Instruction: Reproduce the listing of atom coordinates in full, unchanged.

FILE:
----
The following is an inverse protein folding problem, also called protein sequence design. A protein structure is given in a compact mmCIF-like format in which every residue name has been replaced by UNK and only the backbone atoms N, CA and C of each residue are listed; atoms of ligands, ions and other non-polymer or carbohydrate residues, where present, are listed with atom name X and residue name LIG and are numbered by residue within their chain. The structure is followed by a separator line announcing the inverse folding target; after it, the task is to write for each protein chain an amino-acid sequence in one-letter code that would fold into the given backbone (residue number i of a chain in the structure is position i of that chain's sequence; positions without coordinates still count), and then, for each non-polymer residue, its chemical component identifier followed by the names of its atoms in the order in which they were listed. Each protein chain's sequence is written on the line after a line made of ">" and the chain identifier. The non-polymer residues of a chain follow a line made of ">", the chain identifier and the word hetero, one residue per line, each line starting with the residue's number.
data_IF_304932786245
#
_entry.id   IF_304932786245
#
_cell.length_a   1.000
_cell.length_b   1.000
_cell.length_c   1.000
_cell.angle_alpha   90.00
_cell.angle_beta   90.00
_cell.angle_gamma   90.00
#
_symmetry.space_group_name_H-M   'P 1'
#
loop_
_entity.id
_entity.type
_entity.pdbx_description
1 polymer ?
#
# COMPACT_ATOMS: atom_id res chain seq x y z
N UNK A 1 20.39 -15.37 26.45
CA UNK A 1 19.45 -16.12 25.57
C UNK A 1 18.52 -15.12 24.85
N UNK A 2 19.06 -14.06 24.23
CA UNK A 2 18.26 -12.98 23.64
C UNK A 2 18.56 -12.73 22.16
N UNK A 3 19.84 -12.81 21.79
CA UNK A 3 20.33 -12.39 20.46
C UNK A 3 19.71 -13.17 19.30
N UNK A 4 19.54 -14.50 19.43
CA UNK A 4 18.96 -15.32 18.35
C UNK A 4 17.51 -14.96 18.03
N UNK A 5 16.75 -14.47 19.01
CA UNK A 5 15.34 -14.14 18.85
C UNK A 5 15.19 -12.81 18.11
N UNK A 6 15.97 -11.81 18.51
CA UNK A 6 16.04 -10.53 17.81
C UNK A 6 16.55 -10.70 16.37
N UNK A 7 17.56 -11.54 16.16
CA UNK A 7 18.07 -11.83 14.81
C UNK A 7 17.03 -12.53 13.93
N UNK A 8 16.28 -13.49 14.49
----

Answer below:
The following is an inverse protein folding problem, also called protein sequence design. A protein structure is given in a compact mmCIF-like format in which every residue name has been replaced by UNK and only the backbone atoms N, CA and C of each residue are listed; atoms of ligands, ions and other non-polymer or carbohydrate residues, where present, are listed with atom name X and residue name LIG and are numbered by residue within their chain. The structure is followed by a separator line announcing the inverse folding target; after it, the task is to write for each protein chain an amino-acid sequence in one-letter code that would fold into the given backbone (residue number i of a chain in the structure is position i of that chain's sequence; positions without coordinates still count), and then, for each non-polymer residue, its chemical component identifier followed by the names of its atoms in the order in which they were listed. Each protein chain's sequence is written on the line after a line made of ">" and the chain identifier. The non-polymer residues of a chain follow a line made of ">", the chain identifier and the word hetero, one residue per line, each line starting with the residue's number.
data_IF_304932786245
#
_entry.id   IF_304932786245
#
_cell.length_a   1.000
_cell.length_b   1.000
_cell.length_c   1.000
_cell.angle_alpha   90.00
_cell.angle_beta   90.00
_cell.angle_gamma   90.00
#
_symmetry.space_group_name_H-M   'P 1'
#
loop_
_entity.id
_entity.type
_entity.pdbx_description
1 polymer ?
#
# COMPACT_ATOMS: atom_id res chain seq x y z
N UNK A 1 20.39 -15.37 26.45
CA UNK A 1 19.45 -16.12 25.57
C UNK A 1 18.52 -15.12 24.85
N UNK A 2 19.06 -14.06 24.23
CA UNK A 2 18.26 -12.98 23.64
C UNK A 2 18.56 -12.73 22.16
N UNK A 3 19.84 -12.81 21.79
CA UNK A 3 20.33 -12.39 20.46
C UNK A 3 19.71 -13.17 19.30
N UNK A 4 19.54 -14.50 19.43
CA UNK A 4 18.96 -15.32 18.35
C UNK A 4 17.51 -14.96 18.03
N UNK A 5 16.75 -14.47 19.01
CA UNK A 5 15.34 -14.14 18.85
C UNK A 5 15.19 -12.81 18.11
N UNK A 6 15.97 -11.81 18.51
CA UNK A 6 16.04 -10.53 17.81
C UNK A 6 16.55 -10.70 16.37
N UNK A 7 17.56 -11.54 16.16
CA UNK A 7 18.07 -11.83 14.81
C UNK A 7 17.03 -12.53 13.93
N UNK A 8 16.28 -13.49 14.49